Gannett Co., Inc. filed a federal lawsuit in the U.S. District Court for the Southern District of New York against Google for “monopolization of advertising technology markets and deceptive commercial practices.” According to Gannett’s press release, “The lawsuit seeks to restore competition in the digital advertising marketplace and end Google’s monopoly, which will encourage investment in newsrooms and news content throughout the country.”
Others have filed similar lawsuits. A bipartisan group of 17 State Attorneys Generals filed a similar lawsuit against Google for ad-tech monopolization in December 2020. Then, the U.S. Department of Justice, joined by a bipartisan group of 17 additional states, filed an ad-tech lawsuit against Google earlier this year. Both lawsuits are ongoing.
Last week, the European Union’s competition authority filed an ad-tech lawsuit against Google, citing similar circumstances. Both the DOJ and EU suits are seeking monetary damages and fines, as well as the breakup of Google’s ad-tech business. Gannett, as the largest publisher in the U.S. — with USA TODAY and more than 200 local news publications — has now thrown its hat in the ring with today’s filing.
Mike Reed, Gannett’s chairman and chief executive officer, spoke with E&P this morning in an exclusive interview about the lawsuit and his thoughts about the future possibilities of news media and journalism.
When asked why Gannett filed a standalone suit, Reed said, “The actions that Google has operated under have been monopolistic business practices. They have impacted us for a long period of time, and you could argue that maybe the lawsuit should have been filed sooner. There does seem to be some good momentum right now behind this action, given the DOJ’s federal lawsuit against Google for the same infractions around their digital ad technology… This action that we’ve taken at Gannett is really driven by Google’s business practices and their impact on our company and on journalism at the end of the day.”
Reed defended Gannett’s timing and the standalone filing: “You know, as far as us going by ourselves, we just felt like we had the right size, we had the right legal counsel, and we felt like we didn't want to wait. We’re ready to go.”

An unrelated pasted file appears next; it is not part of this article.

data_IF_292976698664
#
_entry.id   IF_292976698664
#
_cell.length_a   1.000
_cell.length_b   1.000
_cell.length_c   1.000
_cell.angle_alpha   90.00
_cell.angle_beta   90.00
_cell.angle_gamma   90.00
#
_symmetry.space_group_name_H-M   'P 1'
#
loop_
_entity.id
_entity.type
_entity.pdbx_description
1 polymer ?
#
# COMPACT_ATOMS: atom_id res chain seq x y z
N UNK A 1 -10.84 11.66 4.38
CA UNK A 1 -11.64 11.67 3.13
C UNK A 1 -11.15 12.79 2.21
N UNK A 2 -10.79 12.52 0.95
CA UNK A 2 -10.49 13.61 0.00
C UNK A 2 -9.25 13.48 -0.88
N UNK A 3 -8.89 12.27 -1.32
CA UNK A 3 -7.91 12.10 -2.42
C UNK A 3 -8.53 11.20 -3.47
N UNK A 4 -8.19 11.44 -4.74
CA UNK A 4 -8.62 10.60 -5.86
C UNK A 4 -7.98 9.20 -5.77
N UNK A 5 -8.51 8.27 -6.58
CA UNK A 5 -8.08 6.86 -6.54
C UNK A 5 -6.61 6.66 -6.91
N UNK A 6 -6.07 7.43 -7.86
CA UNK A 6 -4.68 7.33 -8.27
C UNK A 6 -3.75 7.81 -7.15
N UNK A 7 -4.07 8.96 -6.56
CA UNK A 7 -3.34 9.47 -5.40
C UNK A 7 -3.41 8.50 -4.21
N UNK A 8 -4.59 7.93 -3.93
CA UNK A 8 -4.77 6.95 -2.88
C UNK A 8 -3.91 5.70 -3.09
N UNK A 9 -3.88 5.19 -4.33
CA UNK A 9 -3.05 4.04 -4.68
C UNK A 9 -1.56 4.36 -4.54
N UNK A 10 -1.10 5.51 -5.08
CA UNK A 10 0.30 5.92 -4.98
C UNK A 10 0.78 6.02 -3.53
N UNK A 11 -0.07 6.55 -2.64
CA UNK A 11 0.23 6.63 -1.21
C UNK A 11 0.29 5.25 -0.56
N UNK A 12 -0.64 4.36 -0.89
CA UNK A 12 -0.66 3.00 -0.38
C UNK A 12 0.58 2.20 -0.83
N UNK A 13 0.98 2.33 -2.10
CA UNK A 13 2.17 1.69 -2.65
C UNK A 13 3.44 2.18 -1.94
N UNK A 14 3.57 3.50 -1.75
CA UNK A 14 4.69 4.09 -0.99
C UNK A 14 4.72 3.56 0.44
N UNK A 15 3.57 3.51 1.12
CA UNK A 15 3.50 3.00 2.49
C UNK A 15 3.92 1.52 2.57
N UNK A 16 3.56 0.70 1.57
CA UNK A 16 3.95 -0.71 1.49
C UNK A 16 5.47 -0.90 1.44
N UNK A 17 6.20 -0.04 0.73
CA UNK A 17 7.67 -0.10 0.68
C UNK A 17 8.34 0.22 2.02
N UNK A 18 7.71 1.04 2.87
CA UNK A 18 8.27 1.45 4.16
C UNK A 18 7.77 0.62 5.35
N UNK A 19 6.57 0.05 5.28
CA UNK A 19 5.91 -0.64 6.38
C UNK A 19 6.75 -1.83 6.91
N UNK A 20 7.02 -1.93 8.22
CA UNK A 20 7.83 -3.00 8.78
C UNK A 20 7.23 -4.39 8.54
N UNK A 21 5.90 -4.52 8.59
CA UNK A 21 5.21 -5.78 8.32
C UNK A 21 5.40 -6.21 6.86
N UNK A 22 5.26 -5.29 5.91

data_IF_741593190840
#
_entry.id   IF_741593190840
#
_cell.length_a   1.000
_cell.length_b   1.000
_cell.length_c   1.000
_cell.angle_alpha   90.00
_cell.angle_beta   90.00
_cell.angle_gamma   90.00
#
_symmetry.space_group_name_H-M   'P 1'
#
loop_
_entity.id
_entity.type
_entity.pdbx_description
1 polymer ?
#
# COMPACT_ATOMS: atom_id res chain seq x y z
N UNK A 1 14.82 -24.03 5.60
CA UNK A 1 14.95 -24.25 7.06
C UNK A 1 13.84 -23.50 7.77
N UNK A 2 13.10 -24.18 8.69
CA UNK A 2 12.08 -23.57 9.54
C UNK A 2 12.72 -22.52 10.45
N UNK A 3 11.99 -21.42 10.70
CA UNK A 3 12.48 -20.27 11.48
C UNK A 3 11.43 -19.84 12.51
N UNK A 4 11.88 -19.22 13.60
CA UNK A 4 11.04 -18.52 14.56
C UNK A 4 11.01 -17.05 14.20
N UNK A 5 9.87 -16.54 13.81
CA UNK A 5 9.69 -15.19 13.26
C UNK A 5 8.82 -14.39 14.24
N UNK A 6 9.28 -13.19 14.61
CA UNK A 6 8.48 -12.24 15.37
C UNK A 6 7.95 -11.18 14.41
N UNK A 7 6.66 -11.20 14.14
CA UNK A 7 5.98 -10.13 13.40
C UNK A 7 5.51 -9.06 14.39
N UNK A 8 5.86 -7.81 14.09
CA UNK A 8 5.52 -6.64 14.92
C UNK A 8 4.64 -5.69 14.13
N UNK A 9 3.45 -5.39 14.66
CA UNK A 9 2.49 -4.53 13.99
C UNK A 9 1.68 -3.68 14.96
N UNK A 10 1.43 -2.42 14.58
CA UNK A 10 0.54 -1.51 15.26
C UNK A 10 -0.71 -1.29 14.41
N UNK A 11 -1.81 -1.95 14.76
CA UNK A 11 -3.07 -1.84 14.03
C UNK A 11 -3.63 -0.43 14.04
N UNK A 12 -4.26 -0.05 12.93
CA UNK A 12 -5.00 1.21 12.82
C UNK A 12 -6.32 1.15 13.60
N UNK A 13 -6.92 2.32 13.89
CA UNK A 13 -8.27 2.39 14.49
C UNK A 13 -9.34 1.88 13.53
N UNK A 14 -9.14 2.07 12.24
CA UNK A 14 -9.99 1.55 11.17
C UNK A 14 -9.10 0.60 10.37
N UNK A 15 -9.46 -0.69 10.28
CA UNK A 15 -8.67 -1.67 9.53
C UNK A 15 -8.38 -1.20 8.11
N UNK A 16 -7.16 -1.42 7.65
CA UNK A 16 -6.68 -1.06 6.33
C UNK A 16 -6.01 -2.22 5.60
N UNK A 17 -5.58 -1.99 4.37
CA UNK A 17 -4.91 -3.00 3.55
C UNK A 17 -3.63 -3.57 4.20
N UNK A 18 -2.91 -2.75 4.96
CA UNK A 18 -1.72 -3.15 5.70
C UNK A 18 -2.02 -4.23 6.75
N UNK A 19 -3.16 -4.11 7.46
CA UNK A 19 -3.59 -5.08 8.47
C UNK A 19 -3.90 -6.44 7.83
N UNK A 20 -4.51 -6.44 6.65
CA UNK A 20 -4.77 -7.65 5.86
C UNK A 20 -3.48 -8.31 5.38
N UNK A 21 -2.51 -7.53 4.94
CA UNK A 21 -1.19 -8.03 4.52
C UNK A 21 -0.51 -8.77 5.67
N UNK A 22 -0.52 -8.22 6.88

Although the lawsuit does not name an amount for damages sought, Reed is hopeful that the outcome helps all news publications. He stated, “You know, consumers want content. They want local news, national news and content producers like ourselves, which have produced that news for a couple hundred years and have built a business model around advertising. In the digital arena, now that 90% of consumers read their news on the digital platform, you would think digital advertising, which has exploded to a $200 billion industry, would have benefited publishers who produce the content, given consumers are coming to them to digest and engage with the content. Google has inserted themselves in the middle, and they control every aspect of the digital advertising marketplace, from ad placement to the ad exchanges to pricing.
“It's odd for the middleman in this equation to make all the money,” Reed continued. “Our hope is that we get the right outcome for the entire industry and that journalism can survive for the next hundred years because we get a level playing field around the digital advertising marketplace.”
Google’s VP of Google Ads, Dan Taylor, responded to the lawsuit, “These claims are simply wrong. Publishers have many options to choose from when it comes to using advertising technology to monetize — in fact, Gannett uses dozens of competing ad services, including Google Ad Manager. And when publishers choose to use Google tools, they keep the vast majority of revenue. We’ll show the court how our advertising products benefit publishers and help them fund their content online.”